تقویت مواجهه درمانی با تجویز سیکلوسرین D پس از جلسه
|کد مقاله||سال انتشار||مقاله انگلیسی||ترجمه فارسی||تعداد کلمات|
|32331||2013||7 صفحه PDF||سفارش دهید||محاسبه نشده|
Publisher : Elsevier - Science Direct (الزویر - ساینس دایرکت)
Journal : Journal of Psychiatric Research, Volume 47, Issue 2, February 2013, Pages 168–174
Background Pre-session administration of d-cycloserine (DCS) has been found to augment exposure therapy outcomes in a variety of anxiety disorders. To be able to enhance learning only for successful exposure sessions, it would be beneficial to have the option of administering DCS after rather than before the session, a strategy encouraged by pre-clinical work. We believe the present study is the first published report on the efficacy of post-session administration of DCS in humans. Method Adults (N = 29) with a DSM-IV diagnosis of acrophobia were randomized to receive two sessions of virtual reality exposure therapy (VRE) in combination with placebo or 50 mg of DCS. Instead of administering the pill prior to each of the sessions, as has been done in extant work, we administered the pill immediately following each session. Measures of acrophobia severity were collected at baseline, at each treatment session, 1-week post-treatment, and at 1-month follow-up. Results Mixed-effects repeated-measures ANOVAs and GLMMs revealed significant improvement in all outcome measures over time, but no between-group differences were observed. At post-treatment, 63.5% of patients in the placebo condition vs. 60.0% of those in the DCS condition were in remission. At 1-month follow up, 63.4% of those in the placebo condition vs. 66.6% of those in the DCS condition were in remission. Conclusions These findings do not support the application of post-session DCS administration for augmenting the efficacy of exposure-based treatments. Possible reasons for these findings are discussed. Trial Registry: The Trial is registered at ClinicalTrials.gov (NCT01102803).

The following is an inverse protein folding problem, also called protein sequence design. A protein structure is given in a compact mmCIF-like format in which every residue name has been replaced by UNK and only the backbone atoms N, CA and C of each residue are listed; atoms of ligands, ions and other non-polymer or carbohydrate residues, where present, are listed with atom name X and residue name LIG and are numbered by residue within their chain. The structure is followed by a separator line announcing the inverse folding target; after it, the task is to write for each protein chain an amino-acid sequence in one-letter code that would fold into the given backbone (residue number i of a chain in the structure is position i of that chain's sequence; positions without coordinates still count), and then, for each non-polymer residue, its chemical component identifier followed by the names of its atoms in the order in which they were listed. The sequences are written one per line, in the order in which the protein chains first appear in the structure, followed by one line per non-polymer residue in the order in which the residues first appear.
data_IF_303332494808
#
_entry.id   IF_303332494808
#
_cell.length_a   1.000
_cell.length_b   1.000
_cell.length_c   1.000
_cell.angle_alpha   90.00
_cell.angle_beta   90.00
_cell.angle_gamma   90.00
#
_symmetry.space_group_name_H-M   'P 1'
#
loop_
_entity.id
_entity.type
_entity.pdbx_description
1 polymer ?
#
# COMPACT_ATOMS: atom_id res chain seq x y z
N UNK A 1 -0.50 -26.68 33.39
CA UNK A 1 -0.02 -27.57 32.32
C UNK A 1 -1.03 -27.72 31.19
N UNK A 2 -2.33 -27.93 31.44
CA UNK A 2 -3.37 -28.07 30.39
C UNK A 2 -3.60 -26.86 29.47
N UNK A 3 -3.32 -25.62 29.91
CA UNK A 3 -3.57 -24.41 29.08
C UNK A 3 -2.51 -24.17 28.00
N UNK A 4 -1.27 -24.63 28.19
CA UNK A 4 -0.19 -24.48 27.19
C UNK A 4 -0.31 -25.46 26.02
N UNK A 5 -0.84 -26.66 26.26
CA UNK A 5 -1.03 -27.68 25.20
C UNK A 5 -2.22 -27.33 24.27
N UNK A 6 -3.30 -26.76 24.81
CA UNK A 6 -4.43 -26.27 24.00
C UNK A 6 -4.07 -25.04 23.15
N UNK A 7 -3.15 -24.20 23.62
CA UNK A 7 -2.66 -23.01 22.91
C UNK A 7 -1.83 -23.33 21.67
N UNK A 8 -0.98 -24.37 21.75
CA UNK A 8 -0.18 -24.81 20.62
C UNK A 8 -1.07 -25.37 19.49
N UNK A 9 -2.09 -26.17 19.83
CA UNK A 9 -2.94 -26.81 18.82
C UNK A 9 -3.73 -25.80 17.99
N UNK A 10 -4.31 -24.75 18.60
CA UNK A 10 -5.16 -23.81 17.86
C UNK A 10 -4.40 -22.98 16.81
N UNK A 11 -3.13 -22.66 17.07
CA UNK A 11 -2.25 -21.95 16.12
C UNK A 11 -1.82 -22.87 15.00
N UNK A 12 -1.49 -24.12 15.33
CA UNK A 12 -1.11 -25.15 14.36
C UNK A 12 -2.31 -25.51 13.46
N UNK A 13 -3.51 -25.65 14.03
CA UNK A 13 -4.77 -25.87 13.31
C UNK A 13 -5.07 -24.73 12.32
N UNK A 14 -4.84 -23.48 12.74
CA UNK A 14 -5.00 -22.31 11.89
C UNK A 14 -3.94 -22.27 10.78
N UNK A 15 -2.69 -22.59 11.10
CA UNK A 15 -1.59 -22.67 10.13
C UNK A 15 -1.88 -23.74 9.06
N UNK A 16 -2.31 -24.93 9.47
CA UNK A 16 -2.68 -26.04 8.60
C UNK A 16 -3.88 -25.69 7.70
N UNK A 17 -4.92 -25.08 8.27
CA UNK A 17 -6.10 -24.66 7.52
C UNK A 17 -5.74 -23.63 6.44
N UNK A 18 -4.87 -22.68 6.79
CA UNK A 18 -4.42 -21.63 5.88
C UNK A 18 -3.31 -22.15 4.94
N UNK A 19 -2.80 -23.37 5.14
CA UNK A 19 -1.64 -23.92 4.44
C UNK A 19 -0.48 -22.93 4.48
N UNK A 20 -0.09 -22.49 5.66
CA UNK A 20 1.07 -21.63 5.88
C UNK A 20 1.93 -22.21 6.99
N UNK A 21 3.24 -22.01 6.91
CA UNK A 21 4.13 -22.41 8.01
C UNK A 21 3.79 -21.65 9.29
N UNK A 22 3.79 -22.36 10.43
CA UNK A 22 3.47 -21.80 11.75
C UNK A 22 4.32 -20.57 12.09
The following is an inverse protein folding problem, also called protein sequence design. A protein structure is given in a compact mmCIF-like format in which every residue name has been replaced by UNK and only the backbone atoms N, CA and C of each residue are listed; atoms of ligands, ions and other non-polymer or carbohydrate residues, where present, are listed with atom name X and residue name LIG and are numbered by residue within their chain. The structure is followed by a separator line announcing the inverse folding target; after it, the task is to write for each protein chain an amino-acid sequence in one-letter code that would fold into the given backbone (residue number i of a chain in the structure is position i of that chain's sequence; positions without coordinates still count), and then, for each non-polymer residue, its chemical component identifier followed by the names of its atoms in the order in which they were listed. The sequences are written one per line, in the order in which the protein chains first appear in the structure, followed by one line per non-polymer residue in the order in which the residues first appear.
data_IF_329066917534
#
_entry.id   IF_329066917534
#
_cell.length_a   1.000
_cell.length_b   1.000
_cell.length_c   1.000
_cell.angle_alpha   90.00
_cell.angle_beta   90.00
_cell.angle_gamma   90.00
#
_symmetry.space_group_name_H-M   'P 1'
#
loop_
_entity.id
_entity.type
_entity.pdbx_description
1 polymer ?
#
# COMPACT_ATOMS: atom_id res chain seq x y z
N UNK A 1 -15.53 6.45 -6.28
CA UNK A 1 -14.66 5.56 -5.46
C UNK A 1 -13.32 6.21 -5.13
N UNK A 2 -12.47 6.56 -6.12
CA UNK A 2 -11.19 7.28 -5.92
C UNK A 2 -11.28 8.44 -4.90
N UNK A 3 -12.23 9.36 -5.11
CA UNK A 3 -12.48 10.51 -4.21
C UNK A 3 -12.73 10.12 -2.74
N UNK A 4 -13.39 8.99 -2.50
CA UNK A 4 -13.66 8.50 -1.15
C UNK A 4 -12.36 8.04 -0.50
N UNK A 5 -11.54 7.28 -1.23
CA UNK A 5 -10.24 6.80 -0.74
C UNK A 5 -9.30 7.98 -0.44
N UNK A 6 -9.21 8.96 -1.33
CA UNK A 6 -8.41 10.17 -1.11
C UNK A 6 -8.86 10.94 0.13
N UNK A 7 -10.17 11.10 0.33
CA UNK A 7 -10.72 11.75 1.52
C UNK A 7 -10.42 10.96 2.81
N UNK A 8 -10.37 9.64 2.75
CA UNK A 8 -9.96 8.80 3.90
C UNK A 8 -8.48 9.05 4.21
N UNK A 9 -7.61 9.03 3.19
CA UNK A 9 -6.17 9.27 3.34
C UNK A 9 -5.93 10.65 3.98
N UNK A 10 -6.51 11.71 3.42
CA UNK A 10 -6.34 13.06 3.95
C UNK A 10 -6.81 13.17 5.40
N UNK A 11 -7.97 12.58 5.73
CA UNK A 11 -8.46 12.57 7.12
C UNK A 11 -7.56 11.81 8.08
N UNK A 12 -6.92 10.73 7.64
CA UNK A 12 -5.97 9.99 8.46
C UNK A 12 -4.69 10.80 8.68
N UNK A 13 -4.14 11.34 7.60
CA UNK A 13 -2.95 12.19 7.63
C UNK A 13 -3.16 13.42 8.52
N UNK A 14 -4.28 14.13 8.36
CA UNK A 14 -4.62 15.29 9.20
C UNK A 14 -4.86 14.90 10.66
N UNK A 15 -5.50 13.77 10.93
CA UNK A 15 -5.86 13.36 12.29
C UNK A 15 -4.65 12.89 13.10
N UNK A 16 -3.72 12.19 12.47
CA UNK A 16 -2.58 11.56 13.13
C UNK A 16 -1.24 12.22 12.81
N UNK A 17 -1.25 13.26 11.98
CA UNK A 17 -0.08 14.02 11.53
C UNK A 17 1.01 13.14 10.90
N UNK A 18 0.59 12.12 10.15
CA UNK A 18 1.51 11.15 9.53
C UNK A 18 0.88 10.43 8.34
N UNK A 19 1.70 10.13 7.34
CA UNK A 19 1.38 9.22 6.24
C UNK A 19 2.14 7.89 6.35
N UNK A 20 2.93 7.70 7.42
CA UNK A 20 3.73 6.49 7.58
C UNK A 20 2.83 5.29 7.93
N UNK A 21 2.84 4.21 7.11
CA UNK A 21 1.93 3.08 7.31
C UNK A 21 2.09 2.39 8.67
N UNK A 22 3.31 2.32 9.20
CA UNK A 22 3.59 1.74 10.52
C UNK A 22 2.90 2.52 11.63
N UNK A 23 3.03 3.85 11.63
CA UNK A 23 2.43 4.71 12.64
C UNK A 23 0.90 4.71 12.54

An exciting success of translational research is the use of d-cycloserine (DCS) as an augmentation strategy for exposure-based treatment (Anderson and Insel, 2006). Following pre-clinical research implicating the N-methyl d-aspartate (NMDA) receptor in fear conditioning and extinction learning (Baker and Azorlosa, 1996; Davis and Myers, 2002; Falls et al., 1992; Lee and Kim, 1998). Walker et al. (2002) demonstrated that rats administered DCS, a partial agonist at the NMDA receptor, prior to extinction training displayed enhanced dose-dependent extinction relative to rats administered saline. Replicated since (Myers and Davis, 2007), these findings encouraged the application of DCS for the augmentation of exposure treatment for anxiety disorders (Hofmann et al., 2011). In the initial clinical trial, Ressler et al. (2004) enrolled 27 adults with DSM-III-R acrophobia into a 2-session virtual reality exposure (VRE) therapy protocol. The investigators selected this VRE protocol because VRE allows for carefully controlling exposure procedures and two 45-min sessions is considered a suboptimal dose, thus leaving sufficient room to detect augmentation effects. The efficacy of DCS augmentation was tested by randomly assigning patients to take either (a) pill placebo (PBO); (b) 50 mg of DCS; or (c) 500 mg of DCS 2–4 h prior to each of the 2 sessions. Relative to patients receiving PBO, those receiving DCS showed significantly greater reductions on in acrophobia severity during the 2-session intervention and the 3-month follow-up period with no differences between the two DCS doses. The findings of the Ressler et al. (2004) study have since been replicated outside a VRE paradigm and extended across the anxiety disorders (Hofmann et al., 2006; Kushner et al., 2007; Otto et al., 2010; Wilhelm et al., 2008). In a meta-analysis of 10 trials involving clinical samples, Norberg et al. (2008) reported a significant advantage of DCS over PBO augmentation for exposure-based treatment efficacy (d = .60). In all trials of DCS augmentation to date, the administration of DCS has been before instead of after the exposure session. However, post-session administration of DCS would offer the clinician and patient the advantage of select use of this augmentation strategy (i.e., only after sessions deemed successful). Indeed, the judicious use of DCS – administration following only the most successful exposure sessions – is supported by observations that repeated dosing appears to rapidly cause tolerance to DCS ( Lopes et al., 1997; Parnas et al., 2005; Quartermain et al., 1994). Importantly, DCS dosing only after successful exposure sessions addresses the clinical concern that DCS may be applied to exposure sessions that accidentally sensitized the patient to fear cues. Recent research in fear reconsolidation validates this clinical concern. Specifically, when memories are retrieved, they become temporarily destabilized and vulnerable to intervention that may attenuate, modify, or stabilize the original memory ( Lee, 2008; Monfils et al., 2009; Schiller et al., 2010). As such, during this time-limited state, memories are amenable to updating with new information, and hence sensitizing events or inadequate learning during exposure procedures may lead to reconsolidation. Research further suggests that, when the period of the initial conditioning sessions is brief, reconsolidation processes are dominant, whereas extinction processes dominate in longer sessions ( Eisenberg et al., 2003; Lee et al., 2006). Therefore, DCS has the potential to augment extinction learning when the conditioned stimulus (CS) is re-exposed sufficient times for extinction to occur. In contrast, if stimulus re-exposure during memory reactivation is relatively brief compared to the strength of conditioning, little extinction is induced and DCS may augment reconsolidation (i.e., if the memory is in the labile state) ( Lee et al., 2006). Although the bounds around reconsolidation effects in humans have yet to be investigated, research suggests that this period of lability, in which reconsolidation can occur, persists for approximately 6 h in animals ( Nader et al., 2000). Hence, the application of post-session DCS administration only when exposure is judged to be adequate has the potential for avoiding unwittingly strengthening fear associations ( Litz et al., 2012). Pre-clinical data offers evidence in support of the potential efficacy of post-session DCS augmentation. For example, Ledgerwood et al. (2003) found that post-extinction subcutaneous administration of DCS in rats facilitated extinction and these effects were comparable to that observed with pre-extinction administration. Timing, similar to dosage, followed a linear trend such that peak extinction facilitation was observed when DCS was administered either immediately afterward or 30 min post-training, and diminished results were found at 120 min post-training administration. No benefits of DCS were observed at 240 min post-training administration (Ledgerwood et al., 2003). Parnas et al. (2005) have since replicated these findings. The present study investigates whether post-session oral administration of DCS facilitates exposure-based CBT outcomes for anxiety disorders. Replicating the procedures of the first study examining the efficacy of pre-session DCS in humans (Ressler et al., 2004), we randomized 29 adults with height phobia to receive two sessions of VRE in combination with either PBO or 50 mg of DCS. Instead of administering the pill two to 4 h before each of the two VRE sessions, as was done in the Ressler et al. (2004) study, we administered the pill immediately after each of the two VRE sessions. Measures of acrophobia severity were collected at baseline, at each treatment session, 1-week post-treatment, and at 1-month follow-up. We hypothesized that, relative to participants receiving placebo-augmented VRE, those receiving DCS-augmented VRE would show decreased acrophobia symptoms at post-treatment and follow-up.